A letter to Harper's Magazine by Joseph Marguelies of Chicago. Harper's entitled it "Stress Position":
In “We Still Torture” [Criticism, July, 2009], Luke Mitchell notes that President Obama has preserved much more than he has rejected of his predecessor’s approach to post-9/11 detentions. This fidelity to the past is not confined to detentions; regarding domestic surveillance and state secrets, the differences between Bush and Obama are likewise insignificant.
There is nothing unusual about a president who fails to deliver on a promise of change. What is striking is that so many people—on both the left and the right—seem to believe, contrary to all evidence, that change has indeed come, and that Obama has adopted a set of policies diametrically opposed to those of the Bush Administration. For some, this misconception—an alleged end to a shameful epoch—has occasioned a sigh of relief; for others, like former vice president Dick Cheney, it has produced alarmist consternation. Why do so many see so much in so little?
As with much in politics, it is a problem of perspective. For the overwhelming majority of Americans, post-9/11 detention policy is necessarily remote. Shrouded in secrecy, it operates in a realm set apart from our daily existence and completely beyond our influence. It exists as a collection of evocative images and ideas—black sites, Guantánamo, terrorists, torture—that are entwined with the most powerful political symbols in American life: race, national security, and, the most elusive of all, “American values.”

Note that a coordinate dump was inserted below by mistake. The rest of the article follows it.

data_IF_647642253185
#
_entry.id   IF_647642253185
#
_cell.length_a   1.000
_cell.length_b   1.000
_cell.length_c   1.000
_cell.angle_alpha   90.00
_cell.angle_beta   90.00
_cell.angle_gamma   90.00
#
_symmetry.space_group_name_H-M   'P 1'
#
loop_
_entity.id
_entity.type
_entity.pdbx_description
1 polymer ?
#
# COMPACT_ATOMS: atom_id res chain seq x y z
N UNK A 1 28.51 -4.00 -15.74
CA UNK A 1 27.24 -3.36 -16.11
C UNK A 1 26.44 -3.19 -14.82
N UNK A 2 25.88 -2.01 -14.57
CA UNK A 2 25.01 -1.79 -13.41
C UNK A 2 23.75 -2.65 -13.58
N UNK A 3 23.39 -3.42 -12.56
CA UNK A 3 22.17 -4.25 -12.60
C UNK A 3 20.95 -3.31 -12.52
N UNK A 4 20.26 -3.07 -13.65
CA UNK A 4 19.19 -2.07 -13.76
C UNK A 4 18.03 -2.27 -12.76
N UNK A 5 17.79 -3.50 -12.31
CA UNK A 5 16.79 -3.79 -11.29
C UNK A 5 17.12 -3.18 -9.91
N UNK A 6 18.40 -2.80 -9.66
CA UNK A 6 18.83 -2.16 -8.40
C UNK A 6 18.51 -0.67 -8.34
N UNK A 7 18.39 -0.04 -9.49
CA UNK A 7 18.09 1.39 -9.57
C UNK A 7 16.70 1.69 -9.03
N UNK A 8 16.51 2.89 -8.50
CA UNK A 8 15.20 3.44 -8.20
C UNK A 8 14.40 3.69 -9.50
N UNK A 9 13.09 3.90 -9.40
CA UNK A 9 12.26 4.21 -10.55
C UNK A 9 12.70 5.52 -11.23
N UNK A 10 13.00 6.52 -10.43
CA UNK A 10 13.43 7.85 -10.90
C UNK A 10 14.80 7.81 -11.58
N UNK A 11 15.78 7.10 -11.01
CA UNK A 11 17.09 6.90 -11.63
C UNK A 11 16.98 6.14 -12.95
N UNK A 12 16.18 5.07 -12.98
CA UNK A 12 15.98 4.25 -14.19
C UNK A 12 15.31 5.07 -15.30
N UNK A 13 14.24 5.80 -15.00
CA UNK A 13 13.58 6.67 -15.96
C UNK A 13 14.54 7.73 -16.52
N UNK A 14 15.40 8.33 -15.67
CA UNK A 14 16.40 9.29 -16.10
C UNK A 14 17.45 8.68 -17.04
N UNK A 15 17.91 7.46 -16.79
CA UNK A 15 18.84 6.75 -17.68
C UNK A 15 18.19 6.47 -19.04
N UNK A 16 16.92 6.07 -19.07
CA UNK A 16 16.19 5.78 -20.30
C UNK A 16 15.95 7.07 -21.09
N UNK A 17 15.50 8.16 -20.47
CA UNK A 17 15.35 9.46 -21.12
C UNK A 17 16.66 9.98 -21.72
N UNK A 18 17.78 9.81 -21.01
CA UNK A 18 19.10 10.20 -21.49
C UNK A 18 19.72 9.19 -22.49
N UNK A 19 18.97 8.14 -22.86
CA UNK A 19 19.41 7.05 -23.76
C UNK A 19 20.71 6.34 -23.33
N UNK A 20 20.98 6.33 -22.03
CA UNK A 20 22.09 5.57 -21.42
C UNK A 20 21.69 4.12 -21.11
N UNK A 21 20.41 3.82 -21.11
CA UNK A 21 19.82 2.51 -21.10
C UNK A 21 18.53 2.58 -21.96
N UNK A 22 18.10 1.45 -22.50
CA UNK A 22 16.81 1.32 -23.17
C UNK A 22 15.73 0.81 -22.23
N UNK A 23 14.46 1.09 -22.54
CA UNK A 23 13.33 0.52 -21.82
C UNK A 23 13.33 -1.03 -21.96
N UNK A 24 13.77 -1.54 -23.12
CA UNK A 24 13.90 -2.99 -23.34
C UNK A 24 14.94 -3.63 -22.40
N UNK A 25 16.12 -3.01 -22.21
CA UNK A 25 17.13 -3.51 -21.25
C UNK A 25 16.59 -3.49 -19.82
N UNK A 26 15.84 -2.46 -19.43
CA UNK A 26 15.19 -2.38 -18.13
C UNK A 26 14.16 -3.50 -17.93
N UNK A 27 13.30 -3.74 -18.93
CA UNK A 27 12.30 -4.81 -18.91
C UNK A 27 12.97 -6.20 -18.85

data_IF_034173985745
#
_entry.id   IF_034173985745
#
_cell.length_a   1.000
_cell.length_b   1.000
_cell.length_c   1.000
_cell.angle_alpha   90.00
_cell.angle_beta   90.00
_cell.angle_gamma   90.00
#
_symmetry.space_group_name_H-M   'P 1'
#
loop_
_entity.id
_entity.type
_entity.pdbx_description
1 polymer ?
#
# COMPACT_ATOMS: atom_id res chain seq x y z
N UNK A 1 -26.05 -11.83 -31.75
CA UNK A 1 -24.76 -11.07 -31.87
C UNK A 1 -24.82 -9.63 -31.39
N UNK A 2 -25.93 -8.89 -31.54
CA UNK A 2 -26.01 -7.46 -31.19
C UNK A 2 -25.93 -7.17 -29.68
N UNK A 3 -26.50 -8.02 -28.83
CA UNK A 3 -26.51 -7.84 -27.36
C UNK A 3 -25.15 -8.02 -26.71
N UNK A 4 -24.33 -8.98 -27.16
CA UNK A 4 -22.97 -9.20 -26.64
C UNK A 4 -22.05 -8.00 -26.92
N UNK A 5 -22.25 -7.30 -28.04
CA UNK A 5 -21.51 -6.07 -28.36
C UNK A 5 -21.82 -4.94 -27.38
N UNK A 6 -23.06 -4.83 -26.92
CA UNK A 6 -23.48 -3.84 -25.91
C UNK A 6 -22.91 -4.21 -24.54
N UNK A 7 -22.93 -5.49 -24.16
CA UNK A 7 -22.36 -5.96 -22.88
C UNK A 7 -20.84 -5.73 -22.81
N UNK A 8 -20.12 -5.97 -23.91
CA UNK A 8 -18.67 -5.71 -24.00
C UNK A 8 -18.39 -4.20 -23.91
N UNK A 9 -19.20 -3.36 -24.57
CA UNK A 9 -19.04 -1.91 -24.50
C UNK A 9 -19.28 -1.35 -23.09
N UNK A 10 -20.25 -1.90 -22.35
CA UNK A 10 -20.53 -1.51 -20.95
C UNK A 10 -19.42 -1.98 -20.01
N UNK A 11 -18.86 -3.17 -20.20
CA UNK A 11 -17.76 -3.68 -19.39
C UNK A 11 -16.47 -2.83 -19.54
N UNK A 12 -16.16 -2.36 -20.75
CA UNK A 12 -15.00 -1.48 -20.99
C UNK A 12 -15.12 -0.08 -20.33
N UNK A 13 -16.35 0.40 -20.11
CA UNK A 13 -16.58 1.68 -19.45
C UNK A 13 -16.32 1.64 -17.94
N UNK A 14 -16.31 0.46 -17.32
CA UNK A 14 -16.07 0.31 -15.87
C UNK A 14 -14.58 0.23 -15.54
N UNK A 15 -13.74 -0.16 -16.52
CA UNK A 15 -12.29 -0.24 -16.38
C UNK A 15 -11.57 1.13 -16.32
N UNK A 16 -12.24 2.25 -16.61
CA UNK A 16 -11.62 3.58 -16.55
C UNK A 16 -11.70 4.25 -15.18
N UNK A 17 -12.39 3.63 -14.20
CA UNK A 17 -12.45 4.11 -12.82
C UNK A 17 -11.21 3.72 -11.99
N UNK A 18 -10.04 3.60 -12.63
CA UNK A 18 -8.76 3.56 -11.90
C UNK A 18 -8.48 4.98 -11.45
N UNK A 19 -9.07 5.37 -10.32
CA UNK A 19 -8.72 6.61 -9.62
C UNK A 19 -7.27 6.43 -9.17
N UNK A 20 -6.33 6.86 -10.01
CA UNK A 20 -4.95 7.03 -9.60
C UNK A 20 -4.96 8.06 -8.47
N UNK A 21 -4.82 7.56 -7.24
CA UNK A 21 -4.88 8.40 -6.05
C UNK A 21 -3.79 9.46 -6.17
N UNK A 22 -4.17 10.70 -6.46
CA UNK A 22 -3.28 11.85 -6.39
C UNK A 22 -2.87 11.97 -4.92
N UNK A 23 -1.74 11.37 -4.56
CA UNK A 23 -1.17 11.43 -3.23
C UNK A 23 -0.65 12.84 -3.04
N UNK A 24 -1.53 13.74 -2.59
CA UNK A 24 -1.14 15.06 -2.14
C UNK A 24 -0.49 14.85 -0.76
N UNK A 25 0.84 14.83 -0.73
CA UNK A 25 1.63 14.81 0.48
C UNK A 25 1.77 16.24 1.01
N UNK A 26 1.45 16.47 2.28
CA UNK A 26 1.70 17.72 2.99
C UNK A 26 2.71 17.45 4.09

This potent symbolism guarantees popular interest in the debates surrounding our detention policy even as the policy’s remoteness means that people cannot intelligently evaluate these debates. Are the prisoners innocent men, wrongly detained and horribly mistreated? Or coddled terrorists committed to destruction and mayhem? Can they be tried in federal court or paroled into the United States? Or would they overwhelm our courts and disappear into the shadows only to strike again?
We are apt to forget that Americans rather recently attached inordinate significance to a junior senator’s dramatic allegations that Communists had infiltrated the State Department. McCarthyism and its attendant debates unfolded mostly at a symbolic level; today, the public’s passionate attachment to the course of detention policy is similarly untempered by reason.
Under such circumstances, people form opinions based on symbolic gestures from trusted voices. That is, when remote issues acquire symbolic significance, symbolic gestures substitute for actual change. In a recent speech at the National Archives, surrounded by our founding and most revered documents, President Obama announced that he had broken with the policies of President Bush and embraced the Constitution. The response was swift and predictable: obama reinstates rule of law. The details announced in the same speech, including Obama’s plan to hold prisoners indefinitely without charge or trial—the same policy so detested during the Bush Administration—were generally ignored. The symbolic gesture (the closure of Guantánamo) satisfied the portion of the public that trusts Obama and alarmed the portion that does not.
It makes no difference—to either group—that Guantánamo may be closed but immediately re-opened elsewhere, or that Obama has stepped into the footprint left by the forty-third president. Political change is usually just symbolic change, and that, for most, is enough.